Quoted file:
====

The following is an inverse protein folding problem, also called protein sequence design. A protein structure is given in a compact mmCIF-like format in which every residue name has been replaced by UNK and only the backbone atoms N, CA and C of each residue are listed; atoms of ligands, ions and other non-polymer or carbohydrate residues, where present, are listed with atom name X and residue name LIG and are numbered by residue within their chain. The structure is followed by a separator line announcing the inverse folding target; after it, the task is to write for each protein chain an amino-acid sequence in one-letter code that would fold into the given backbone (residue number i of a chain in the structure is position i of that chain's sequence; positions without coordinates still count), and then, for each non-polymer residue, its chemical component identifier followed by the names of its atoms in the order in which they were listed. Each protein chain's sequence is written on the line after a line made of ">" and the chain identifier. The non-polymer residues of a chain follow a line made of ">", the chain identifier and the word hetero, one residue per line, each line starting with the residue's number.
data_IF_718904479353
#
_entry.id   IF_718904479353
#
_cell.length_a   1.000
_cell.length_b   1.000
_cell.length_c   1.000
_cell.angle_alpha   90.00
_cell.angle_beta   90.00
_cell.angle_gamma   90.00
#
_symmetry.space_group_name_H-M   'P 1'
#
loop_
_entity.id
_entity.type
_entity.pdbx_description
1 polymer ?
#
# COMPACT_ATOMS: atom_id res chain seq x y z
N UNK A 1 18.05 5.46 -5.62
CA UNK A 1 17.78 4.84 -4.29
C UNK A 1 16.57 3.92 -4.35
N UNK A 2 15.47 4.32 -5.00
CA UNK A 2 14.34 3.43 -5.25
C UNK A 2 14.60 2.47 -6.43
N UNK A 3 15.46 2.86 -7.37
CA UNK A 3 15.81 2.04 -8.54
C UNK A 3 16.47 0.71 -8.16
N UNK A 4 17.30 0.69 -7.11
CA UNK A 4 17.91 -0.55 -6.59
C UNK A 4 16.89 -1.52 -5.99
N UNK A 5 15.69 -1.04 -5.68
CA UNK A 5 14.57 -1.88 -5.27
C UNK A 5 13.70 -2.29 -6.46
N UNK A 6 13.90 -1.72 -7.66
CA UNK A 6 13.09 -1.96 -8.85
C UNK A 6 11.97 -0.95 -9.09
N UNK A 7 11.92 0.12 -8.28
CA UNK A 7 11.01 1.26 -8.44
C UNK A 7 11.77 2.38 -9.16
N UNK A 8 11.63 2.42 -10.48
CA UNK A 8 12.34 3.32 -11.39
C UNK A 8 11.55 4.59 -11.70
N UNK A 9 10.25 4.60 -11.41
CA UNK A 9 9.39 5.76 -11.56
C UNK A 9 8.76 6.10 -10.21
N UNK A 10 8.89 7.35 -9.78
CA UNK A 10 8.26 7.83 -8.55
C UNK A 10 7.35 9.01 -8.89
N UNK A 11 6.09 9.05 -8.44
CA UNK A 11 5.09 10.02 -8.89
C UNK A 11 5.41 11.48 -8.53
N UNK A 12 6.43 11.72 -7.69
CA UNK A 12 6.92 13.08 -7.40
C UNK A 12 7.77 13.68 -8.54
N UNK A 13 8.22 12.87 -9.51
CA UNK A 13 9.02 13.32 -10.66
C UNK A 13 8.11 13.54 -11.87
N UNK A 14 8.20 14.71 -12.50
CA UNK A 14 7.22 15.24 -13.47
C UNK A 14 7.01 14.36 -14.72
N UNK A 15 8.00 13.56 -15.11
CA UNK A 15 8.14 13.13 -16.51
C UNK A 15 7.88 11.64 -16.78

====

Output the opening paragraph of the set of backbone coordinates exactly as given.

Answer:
The following is an inverse protein folding problem, also called protein sequence design. A protein structure is given in a compact mmCIF-like format in which every residue name has been replaced by UNK and only the backbone atoms N, CA and C of each residue are listed; atoms of ligands, ions and other non-polymer or carbohydrate residues, where present, are listed with atom name X and residue name LIG and are numbered by residue within their chain. The structure is followed by a separator line announcing the inverse folding target; after it, the task is to write for each protein chain an amino-acid sequence in one-letter code that would fold into the given backbone (residue number i of a chain in the structure is position i of that chain's sequence; positions without coordinates still count), and then, for each non-polymer residue, its chemical component identifier followed by the names of its atoms in the order in which they were listed. Each protein chain's sequence is written on the line after a line made of ">" and the chain identifier. The non-polymer residues of a chain follow a line made of ">", the chain identifier and the word hetero, one residue per line, each line starting with the residue's number.